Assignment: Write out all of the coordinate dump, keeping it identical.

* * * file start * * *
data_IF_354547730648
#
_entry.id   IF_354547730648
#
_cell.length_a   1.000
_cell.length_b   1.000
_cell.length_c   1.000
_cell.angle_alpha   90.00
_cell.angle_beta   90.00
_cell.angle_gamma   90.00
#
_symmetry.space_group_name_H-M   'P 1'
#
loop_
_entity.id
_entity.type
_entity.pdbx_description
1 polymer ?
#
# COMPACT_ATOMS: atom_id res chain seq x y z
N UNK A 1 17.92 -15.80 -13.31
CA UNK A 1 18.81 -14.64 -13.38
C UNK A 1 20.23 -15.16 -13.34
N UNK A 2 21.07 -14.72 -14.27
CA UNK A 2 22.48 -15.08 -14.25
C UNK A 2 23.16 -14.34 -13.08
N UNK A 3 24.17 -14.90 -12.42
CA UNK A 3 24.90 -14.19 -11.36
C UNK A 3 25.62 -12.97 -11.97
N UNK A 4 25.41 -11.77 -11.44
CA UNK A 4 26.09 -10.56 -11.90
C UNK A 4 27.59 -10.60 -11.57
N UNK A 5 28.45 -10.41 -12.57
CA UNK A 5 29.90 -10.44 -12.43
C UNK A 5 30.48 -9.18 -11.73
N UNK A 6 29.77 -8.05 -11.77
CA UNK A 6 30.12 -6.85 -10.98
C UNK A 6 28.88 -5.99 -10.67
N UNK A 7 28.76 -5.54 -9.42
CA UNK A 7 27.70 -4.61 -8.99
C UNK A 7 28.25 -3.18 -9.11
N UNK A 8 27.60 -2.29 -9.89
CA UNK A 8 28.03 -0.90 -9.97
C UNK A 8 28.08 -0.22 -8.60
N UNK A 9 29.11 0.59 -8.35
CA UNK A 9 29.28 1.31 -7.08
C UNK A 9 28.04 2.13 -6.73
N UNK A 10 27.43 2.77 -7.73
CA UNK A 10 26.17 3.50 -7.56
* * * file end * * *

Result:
data_IF_354547730648
#
_entry.id   IF_354547730648
#
_cell.length_a   1.000
_cell.length_b   1.000
_cell.length_c   1.000
_cell.angle_alpha   90.00
_cell.angle_beta   90.00
_cell.angle_gamma   90.00
#
_symmetry.space_group_name_H-M   'P 1'
#
loop_
_entity.id
_entity.type
_entity.pdbx_description
1 polymer ?
#
# COMPACT_ATOMS: atom_id res chain seq x y z
N UNK A 1 17.92 -15.80 -13.31
CA UNK A 1 18.81 -14.64 -13.38
C UNK A 1 20.23 -15.16 -13.34
N UNK A 2 21.07 -14.72 -14.27
CA UNK A 2 22.48 -15.08 -14.25
C UNK A 2 23.16 -14.34 -13.08
N UNK A 3 24.17 -14.90 -12.42
CA UNK A 3 24.90 -14.19 -11.36
C UNK A 3 25.62 -12.97 -11.97
N UNK A 4 25.41 -11.77 -11.44
CA UNK A 4 26.09 -10.56 -11.90
C UNK A 4 27.59 -10.60 -11.57
N UNK A 5 28.45 -10.41 -12.57
CA UNK A 5 29.90 -10.44 -12.43
C UNK A 5 30.48 -9.18 -11.73
N UNK A 6 29.77 -8.05 -11.77
CA UNK A 6 30.12 -6.85 -10.98
C UNK A 6 28.88 -5.99 -10.67
N UNK A 7 28.76 -5.54 -9.42
CA UNK A 7 27.70 -4.61 -8.99
C UNK A 7 28.25 -3.18 -9.11
N UNK A 8 27.60 -2.29 -9.89
CA UNK A 8 28.03 -0.90 -9.97
C UNK A 8 28.08 -0.22 -8.60
N UNK A 9 29.11 0.59 -8.35
CA UNK A 9 29.28 1.31 -7.08
C UNK A 9 28.04 2.13 -6.73
N UNK A 10 27.43 2.77 -7.73
CA UNK A 10 26.17 3.50 -7.56